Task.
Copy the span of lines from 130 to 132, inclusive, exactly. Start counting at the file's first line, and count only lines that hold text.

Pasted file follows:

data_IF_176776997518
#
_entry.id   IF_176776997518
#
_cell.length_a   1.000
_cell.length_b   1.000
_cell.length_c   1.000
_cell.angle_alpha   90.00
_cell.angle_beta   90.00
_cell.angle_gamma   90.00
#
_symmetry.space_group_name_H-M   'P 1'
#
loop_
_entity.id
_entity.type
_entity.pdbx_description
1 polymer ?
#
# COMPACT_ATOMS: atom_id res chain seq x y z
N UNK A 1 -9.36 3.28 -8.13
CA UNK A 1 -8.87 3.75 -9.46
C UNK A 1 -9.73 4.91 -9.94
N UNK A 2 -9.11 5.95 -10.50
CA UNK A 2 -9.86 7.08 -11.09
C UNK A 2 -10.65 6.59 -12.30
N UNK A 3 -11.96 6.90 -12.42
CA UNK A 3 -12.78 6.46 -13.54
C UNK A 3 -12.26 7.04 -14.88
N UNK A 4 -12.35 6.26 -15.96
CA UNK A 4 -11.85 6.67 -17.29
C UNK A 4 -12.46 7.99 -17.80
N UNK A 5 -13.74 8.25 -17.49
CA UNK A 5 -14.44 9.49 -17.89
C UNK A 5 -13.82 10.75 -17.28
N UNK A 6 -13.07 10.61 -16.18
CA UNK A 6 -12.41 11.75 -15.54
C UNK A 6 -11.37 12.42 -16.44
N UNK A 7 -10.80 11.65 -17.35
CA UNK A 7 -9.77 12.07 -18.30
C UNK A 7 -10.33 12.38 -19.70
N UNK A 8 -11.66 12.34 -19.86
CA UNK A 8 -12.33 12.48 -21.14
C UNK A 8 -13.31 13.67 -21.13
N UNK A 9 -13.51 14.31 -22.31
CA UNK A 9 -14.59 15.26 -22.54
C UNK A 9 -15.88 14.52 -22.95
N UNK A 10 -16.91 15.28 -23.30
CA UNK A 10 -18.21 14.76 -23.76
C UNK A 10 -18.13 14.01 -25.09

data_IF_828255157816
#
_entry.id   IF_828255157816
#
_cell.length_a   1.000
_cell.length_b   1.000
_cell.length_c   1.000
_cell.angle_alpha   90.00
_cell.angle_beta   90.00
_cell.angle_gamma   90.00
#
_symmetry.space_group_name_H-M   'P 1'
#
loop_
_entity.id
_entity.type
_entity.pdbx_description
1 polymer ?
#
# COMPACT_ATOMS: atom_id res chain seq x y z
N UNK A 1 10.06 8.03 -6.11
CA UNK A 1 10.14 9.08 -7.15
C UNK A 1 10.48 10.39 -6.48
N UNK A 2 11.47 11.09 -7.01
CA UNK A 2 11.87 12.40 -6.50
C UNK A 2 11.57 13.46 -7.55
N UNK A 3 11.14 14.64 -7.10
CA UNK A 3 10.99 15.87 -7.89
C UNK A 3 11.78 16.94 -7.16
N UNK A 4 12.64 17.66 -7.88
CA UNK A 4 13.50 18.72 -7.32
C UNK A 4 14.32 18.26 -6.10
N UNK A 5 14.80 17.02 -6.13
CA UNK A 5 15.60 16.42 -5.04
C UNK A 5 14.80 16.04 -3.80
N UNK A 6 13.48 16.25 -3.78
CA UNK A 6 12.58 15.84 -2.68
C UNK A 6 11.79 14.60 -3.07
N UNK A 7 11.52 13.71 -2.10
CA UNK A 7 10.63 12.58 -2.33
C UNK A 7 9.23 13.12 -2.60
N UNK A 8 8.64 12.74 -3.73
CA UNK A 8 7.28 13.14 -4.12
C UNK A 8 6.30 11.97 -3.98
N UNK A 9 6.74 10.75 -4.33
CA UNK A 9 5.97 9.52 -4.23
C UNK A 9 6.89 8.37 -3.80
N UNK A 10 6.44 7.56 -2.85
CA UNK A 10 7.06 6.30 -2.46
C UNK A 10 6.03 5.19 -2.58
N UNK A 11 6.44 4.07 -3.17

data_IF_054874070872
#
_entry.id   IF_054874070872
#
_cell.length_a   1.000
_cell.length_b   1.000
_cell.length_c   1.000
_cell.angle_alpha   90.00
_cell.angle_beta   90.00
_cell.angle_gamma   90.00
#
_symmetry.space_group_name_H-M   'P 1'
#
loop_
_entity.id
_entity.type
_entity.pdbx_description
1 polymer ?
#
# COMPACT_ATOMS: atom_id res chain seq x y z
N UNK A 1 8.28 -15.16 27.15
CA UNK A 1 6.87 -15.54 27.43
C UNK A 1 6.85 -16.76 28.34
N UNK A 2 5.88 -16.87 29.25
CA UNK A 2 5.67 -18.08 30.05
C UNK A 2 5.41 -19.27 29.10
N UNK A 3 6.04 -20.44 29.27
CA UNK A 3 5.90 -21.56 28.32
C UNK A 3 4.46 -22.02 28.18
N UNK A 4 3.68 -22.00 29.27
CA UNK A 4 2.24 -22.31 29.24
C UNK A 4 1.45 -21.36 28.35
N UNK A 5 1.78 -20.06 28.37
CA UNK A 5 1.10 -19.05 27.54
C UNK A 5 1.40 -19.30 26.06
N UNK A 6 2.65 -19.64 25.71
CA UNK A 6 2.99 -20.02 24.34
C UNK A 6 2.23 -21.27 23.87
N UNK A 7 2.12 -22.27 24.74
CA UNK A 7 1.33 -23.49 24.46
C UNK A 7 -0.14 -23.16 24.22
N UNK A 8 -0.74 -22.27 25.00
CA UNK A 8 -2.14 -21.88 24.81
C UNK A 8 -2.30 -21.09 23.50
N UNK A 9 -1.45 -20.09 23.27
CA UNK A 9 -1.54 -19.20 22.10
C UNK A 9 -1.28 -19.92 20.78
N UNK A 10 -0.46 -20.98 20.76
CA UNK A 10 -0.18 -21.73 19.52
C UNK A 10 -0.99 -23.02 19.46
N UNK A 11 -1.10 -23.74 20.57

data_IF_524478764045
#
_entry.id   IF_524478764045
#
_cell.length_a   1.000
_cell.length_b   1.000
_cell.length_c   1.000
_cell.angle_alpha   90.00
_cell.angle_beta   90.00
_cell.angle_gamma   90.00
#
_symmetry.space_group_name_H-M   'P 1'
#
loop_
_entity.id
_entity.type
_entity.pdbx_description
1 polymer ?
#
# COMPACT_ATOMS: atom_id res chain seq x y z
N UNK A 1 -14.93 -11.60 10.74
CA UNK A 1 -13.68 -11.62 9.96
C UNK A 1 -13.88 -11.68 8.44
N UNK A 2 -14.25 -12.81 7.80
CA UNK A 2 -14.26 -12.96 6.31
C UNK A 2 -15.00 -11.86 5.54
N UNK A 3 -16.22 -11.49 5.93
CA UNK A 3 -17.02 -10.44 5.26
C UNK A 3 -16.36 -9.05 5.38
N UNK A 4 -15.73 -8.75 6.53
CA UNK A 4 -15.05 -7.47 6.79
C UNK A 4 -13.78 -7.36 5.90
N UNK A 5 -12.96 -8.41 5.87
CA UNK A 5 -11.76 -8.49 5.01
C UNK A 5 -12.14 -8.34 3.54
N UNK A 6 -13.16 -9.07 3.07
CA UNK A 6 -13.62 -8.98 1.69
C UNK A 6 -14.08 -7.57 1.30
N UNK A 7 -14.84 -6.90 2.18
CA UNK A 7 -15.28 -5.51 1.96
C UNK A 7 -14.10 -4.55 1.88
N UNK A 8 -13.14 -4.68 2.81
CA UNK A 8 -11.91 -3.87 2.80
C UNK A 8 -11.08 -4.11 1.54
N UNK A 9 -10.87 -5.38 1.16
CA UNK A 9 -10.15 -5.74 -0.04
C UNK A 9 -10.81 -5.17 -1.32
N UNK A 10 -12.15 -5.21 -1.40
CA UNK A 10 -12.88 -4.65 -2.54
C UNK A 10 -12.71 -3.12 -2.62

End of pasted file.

C UNK A 3 4.46 -22.02 28.18
N UNK A 4 3.68 -22.00 29.27
CA UNK A 4 2.24 -22.31 29.24